5 Kinds Of Minimalism That Don’t Require You To Get Rid Of Your Belongings


Minimalism is a conscious mindset of freeing ourselves from clutter, physical possessions, and the need for bigger, better, and more.

For many of us, material possessions are the first thing that comes to mind when we hear about minimalism. But the application goes beyond the physical and into the metaphysical as well. These are areas of our lives that we can’t “touch”.

1. Minimize Social Media

We spend hours every day scrolling through the endless amount of content on social media. And we end up cluttering our minds with information that doesn’t benefit us.

How does your friend’s lunch or their kids playing in the snow improve your life? As controversial as this might sound, think deeply about that for a moment. It may help with creating a relationship, but rarely does that go beyond the superficial layer. Deep, meaningful connections rely on face-to-face interaction.

We can be so distracted by other people’s online lives that we forget about what’s in front of ours.

2. Minimize Relationships

In this hyperconnected world, we have hundreds if not thousands of superficial connections.

Be okay with gently letting go of them—especially those connections that do not bring any value into our life.

Instead, let us find our people—those who lift us and encourage us to be better. In turn, we do the same for them too. Find those that have strong, moral, ethical, and community-based values.

3. Minimize Food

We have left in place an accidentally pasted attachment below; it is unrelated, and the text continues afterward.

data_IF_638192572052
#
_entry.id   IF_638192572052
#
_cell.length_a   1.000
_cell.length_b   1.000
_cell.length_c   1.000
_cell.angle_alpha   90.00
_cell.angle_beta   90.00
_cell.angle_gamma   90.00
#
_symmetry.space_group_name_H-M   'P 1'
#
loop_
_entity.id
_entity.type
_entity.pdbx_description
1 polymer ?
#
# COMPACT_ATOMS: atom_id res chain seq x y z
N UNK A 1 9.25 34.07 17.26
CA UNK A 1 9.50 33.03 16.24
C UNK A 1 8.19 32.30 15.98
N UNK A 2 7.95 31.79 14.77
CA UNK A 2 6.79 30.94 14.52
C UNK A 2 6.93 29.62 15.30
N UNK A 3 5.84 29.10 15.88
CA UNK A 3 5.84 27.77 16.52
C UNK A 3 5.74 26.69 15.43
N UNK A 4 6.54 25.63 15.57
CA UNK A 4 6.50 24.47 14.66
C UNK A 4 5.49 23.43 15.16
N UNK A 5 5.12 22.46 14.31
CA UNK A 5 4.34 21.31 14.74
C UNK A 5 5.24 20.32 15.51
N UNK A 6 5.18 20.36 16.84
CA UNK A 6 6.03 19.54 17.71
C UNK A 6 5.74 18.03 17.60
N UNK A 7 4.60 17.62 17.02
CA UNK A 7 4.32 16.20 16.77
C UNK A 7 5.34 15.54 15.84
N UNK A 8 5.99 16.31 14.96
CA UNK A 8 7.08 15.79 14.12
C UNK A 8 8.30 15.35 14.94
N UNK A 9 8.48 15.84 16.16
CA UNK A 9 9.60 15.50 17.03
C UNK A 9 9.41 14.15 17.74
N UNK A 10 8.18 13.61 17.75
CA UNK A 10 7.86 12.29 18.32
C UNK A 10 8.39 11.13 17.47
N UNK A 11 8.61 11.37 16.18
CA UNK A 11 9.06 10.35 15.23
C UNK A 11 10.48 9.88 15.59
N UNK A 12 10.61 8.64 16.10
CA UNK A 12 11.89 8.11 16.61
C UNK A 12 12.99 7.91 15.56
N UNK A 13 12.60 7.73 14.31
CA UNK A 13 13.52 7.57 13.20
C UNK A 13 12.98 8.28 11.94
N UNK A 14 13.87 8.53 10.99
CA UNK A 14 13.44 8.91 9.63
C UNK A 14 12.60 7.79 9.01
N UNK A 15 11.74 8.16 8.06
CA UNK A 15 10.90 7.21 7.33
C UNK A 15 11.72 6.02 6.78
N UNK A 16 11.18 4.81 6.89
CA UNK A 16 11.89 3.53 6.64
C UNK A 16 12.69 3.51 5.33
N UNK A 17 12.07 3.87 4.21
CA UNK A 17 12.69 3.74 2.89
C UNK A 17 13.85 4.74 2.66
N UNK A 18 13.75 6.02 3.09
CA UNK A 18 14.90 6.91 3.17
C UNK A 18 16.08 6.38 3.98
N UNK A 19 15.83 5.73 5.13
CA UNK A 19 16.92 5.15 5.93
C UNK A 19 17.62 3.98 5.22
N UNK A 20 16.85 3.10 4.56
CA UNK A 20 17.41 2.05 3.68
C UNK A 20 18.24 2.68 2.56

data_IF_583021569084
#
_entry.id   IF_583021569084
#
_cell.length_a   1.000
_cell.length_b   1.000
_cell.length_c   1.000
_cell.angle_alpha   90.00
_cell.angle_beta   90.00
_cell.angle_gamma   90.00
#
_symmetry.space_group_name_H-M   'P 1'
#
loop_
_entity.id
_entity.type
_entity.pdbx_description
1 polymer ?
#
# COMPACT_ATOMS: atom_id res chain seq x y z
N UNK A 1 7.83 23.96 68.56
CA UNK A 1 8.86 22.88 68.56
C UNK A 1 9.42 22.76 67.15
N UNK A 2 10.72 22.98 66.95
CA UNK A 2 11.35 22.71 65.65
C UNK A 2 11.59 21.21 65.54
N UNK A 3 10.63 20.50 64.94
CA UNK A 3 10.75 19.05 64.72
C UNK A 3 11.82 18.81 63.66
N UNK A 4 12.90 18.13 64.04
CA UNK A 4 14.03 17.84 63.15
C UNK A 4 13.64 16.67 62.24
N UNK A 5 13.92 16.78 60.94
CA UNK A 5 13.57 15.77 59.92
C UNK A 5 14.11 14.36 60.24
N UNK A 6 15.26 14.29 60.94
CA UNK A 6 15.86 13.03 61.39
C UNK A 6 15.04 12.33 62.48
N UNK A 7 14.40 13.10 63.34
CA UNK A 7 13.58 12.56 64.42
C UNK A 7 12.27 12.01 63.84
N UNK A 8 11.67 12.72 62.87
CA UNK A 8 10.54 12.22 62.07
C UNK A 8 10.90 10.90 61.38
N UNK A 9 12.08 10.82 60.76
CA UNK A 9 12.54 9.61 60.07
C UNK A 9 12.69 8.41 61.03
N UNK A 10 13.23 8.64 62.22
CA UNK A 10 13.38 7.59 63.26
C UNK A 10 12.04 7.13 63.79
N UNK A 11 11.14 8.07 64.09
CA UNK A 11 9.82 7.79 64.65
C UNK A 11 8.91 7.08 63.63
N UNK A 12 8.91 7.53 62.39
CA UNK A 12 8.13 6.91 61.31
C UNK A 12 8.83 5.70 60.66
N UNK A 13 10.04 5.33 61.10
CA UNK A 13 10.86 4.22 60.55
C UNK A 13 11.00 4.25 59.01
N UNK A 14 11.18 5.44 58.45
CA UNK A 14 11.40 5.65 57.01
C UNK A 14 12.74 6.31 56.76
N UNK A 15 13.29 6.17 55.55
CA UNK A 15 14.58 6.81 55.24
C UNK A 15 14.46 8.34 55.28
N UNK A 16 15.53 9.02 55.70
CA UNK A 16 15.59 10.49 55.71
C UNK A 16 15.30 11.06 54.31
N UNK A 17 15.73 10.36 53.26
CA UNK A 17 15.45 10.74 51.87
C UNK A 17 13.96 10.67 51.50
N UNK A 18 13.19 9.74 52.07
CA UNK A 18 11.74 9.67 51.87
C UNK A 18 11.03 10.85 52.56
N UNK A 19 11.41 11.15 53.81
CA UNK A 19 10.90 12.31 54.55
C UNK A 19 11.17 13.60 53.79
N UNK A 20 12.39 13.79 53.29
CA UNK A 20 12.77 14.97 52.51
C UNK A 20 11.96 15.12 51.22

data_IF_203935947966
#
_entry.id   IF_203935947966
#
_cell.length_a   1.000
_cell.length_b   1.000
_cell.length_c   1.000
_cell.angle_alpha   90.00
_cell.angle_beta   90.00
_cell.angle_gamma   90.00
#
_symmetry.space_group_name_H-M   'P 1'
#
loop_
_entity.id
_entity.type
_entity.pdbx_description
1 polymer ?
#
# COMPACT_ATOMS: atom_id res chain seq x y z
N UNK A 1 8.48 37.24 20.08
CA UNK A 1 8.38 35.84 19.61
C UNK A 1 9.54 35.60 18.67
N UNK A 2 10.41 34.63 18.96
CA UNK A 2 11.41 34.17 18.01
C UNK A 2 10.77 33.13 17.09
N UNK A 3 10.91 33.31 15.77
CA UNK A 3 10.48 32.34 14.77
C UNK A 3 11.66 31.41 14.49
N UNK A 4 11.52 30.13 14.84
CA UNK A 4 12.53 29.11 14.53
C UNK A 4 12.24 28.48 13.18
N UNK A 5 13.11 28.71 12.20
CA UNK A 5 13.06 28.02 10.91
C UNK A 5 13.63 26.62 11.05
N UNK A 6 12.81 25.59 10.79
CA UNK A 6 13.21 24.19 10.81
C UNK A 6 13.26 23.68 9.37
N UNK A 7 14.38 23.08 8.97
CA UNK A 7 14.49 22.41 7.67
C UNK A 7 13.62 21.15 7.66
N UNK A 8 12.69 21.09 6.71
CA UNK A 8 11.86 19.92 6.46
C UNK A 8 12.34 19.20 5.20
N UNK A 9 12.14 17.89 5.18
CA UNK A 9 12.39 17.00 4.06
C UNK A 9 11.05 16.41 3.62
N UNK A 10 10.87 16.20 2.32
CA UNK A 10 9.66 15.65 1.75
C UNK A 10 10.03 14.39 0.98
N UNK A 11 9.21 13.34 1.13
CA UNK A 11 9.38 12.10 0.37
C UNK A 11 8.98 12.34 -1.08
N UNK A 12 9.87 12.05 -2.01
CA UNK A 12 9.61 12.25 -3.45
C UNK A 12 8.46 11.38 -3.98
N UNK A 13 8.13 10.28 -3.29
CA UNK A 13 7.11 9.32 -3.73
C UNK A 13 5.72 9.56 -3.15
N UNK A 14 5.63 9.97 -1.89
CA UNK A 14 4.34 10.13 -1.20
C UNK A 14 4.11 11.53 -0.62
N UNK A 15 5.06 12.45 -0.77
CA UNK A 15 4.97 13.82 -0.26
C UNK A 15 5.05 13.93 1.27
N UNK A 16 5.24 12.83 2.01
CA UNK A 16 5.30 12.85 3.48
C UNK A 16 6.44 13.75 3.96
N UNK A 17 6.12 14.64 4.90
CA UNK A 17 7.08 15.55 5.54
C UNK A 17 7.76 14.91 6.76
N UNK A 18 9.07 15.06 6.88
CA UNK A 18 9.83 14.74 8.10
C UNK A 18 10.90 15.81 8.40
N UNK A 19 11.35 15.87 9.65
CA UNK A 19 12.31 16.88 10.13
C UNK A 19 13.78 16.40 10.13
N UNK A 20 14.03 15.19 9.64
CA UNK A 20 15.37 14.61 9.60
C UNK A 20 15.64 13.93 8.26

We have an abundance of food options all year round. Dairy, out-of-season fruits and vegetables, and factory-made food are all within reach at any grocery store.

But this isn’t natural for our bodies. We consume more meat, dairy, sugar, and processed foods than our ancestors. We also eat way too much. It’s not a surprise why we have an increasing amount of food-related illnesses like heart disease, obesity, and diabetes globally.

Let’s minimize the amount of sugary, processed, and unnatural foods that go into our bodies. Instead, we should eat an anti-inflammatory diet that’s high in antioxidants and is good for our gut health.

4. Minimize Negative Emotions

Fear, guilt, pride, shame, and anger—these are negative and destructive emotions that cause many of today’s internal and external conflicts.

Instead of suppressing, escaping, or expressing them (in a negative way), let’s take some time to process them and let them go. Why do you feel guilty when you say no? What is causing your FOMO on social media? What is it about your job that’s making you so angry? We get so focused on the negatives that we forget the positives.

Start by keeping a journal, meditating, expressing gratitude, and practicing yoga. Many of us have more than enough to be grateful for.

5. Minimize Doing

We’re in a relentless pursuit of climbing the corporate ladder, making more money, and becoming more successful to the point where we put high amounts of stress on our bodies. Plus, we wear our dark circles, slouching bodies, and level of productivity as a badge of honor.

We have more than enough. Let’s slow down and stop overworking ourselves.